FOUNDING STATEMENT OF PURPOSE
The mission of the Department of Humanities is to seek wisdom for personal and cultural renewal through the pursuit of an integrated, interdisciplinary approach to human questions. At the foundation of the Department’s inquiry into the humanum lies the conviction that reason will not be satisfied with fragmentary bits of information, but aspires to a view of the whole, and an insight into the foundation of things. This conviction is joined by a second: that the light of faith neither compromises nor substitutes for rigorous intellectual reflection, but informs the work of reason even as it provokes constant wonder and promotes deeper inquiry.
Of all the questions facing our age, the question of the human person is the most pressing. On the one hand, the integrity of the human person has been called into question by a variety of movements that reduce human beings to, for instance, biological motivations, economic incentives, historical trends, or inescapable networks of power. This confusion about what it means to be a human being comes at a time in which technology gives us unprecedented power to manipulate the human person.
On the other hand, as the human person faces these threats, our capacity to understand and respond in an adequate manner is hampered by other cultural currents: the reduction of wisdom to knowledge and knowledge to information; the impoverishment of the imagination; the trivialization of the deepest questions regarding the meaning of things; the privatization of faith; and the loss of a living admiration for the great deeds and thoughts of the men and women of our tradition.
The Department, moreover, approaches its lines of inquiry in dialogue with contemporary cultural reflection and in the light of current problems surrounding the nature and meaning of the person. At the same time, it believes that an adequate engagement with these problems must draw on the resources of the great intellectual and spiritual traditions of the past, and of the Catholic tradition in particular.
The Formation of the Person
Such an approach views education, not just as the acquisition of skills, but as the formation of the person. So conceived, it entails several specific aims: to introduce students in a living way to the great insights and inspirations of the past that have formed the culture of the present; to communicate habits of reflection, of disciplined critical thinking, and of wonder, as well as to develop skill in writing and speaking articulately; to foster a genuine sense of community among faculty and students by uniting them in the pursuit of a common good; and to help students confront for themselves perennial questions concerning the meaning of life and the order of things, questions that take on a particular form and a particular urgency in the present age.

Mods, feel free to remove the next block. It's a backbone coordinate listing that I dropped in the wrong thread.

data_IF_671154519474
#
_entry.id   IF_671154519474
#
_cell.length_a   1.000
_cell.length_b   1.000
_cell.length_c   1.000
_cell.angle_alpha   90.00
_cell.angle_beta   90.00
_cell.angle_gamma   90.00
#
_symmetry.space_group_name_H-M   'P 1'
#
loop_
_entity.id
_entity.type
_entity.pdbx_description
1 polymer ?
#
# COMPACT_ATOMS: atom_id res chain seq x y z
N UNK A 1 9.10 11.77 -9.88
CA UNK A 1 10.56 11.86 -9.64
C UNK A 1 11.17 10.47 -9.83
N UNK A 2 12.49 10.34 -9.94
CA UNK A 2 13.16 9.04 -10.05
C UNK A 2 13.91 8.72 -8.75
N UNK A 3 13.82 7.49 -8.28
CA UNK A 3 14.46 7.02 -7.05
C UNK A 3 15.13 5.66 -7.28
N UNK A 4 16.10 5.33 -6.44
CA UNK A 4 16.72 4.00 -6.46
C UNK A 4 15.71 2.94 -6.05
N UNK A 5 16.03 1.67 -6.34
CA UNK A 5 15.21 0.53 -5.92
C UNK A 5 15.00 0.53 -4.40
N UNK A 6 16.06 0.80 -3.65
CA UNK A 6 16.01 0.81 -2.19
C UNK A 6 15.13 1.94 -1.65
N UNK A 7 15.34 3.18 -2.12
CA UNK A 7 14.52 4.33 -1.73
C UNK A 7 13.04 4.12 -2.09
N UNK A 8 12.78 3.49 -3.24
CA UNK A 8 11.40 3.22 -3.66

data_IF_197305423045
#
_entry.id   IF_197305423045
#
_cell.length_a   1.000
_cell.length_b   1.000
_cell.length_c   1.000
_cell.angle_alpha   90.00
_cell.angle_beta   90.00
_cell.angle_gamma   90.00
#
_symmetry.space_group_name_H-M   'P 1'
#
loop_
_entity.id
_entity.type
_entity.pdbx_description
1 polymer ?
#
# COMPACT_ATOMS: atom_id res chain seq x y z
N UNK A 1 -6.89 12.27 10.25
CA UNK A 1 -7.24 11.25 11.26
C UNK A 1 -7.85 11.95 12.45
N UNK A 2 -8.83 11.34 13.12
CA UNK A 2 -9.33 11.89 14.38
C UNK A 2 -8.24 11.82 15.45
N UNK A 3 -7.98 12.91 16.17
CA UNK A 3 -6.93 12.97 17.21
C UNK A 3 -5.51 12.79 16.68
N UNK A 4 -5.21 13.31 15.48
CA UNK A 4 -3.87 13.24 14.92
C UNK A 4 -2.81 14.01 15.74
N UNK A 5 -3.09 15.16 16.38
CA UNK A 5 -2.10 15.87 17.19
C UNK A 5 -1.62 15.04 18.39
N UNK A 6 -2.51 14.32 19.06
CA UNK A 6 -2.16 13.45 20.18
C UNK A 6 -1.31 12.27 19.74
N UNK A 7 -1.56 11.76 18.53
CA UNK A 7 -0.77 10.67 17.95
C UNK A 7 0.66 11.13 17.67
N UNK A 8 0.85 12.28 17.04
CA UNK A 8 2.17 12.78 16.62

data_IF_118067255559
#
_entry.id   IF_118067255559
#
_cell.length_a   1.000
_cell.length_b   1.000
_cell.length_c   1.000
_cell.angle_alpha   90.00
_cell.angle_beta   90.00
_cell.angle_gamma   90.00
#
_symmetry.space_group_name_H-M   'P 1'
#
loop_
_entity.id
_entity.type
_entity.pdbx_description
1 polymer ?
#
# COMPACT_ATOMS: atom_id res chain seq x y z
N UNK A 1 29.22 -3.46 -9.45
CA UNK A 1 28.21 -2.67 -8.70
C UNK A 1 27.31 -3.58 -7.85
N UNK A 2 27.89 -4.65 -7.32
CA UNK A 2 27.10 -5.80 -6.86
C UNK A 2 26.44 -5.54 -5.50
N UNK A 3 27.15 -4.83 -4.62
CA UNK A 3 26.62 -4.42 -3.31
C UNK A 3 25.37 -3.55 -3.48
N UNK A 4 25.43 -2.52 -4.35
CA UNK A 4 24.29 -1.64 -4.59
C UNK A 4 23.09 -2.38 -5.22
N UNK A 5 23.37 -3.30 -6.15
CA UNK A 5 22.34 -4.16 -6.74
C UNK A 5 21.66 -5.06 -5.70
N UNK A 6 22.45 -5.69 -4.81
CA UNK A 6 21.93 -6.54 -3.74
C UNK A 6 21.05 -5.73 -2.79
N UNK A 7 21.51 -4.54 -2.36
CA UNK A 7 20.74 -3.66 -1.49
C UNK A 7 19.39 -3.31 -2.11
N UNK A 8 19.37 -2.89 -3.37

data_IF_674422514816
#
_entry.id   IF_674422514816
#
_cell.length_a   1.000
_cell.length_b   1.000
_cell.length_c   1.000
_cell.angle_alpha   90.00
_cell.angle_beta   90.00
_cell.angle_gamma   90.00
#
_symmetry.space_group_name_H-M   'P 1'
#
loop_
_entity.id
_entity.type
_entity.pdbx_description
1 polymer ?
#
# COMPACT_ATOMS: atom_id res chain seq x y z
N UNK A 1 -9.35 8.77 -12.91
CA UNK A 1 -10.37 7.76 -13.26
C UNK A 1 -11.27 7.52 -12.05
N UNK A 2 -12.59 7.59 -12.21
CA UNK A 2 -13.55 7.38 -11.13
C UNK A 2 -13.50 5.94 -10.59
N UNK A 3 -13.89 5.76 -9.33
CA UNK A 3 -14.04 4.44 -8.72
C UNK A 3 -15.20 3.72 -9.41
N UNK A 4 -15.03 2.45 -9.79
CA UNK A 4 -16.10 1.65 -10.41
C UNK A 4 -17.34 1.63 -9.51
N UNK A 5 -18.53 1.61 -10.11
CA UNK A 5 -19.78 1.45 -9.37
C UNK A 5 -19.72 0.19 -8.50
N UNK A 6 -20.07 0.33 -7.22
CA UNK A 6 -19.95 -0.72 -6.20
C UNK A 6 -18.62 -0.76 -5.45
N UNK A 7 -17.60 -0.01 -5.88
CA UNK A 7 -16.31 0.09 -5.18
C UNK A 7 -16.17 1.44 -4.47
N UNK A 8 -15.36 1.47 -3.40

While the contemporary academy tends to promote high degrees of specialization among scholars, the Department of Humanities believes that only an approach to inquiry that attends to the person as a whole with the lofty goal of integral human wisdom will offer a response to the problems facing us today.
Only such an approach will be able to furnish an education that students deserve. In short, the Department desires to offer students a genuinely liberal education: one that liberates them by promoting their full human flourishing.
Consequently, the Department seeks to develop a new sense of education that recovers a classical understanding of the ordered integration of the disciplines, but makes the complex mystery of the human being and the meaning and destiny of the person the guiding principle of that integration.
For this reason, philosophy and theology represent the Department’s founding disciplines. We seek, however, to restore their proper ambitions. Philosophy and theology are not two disciplines among the others. Rather, they are the wellsprings of all our particular efforts to reach for a unified understanding of the order of things insofar as both faith and reason long for this.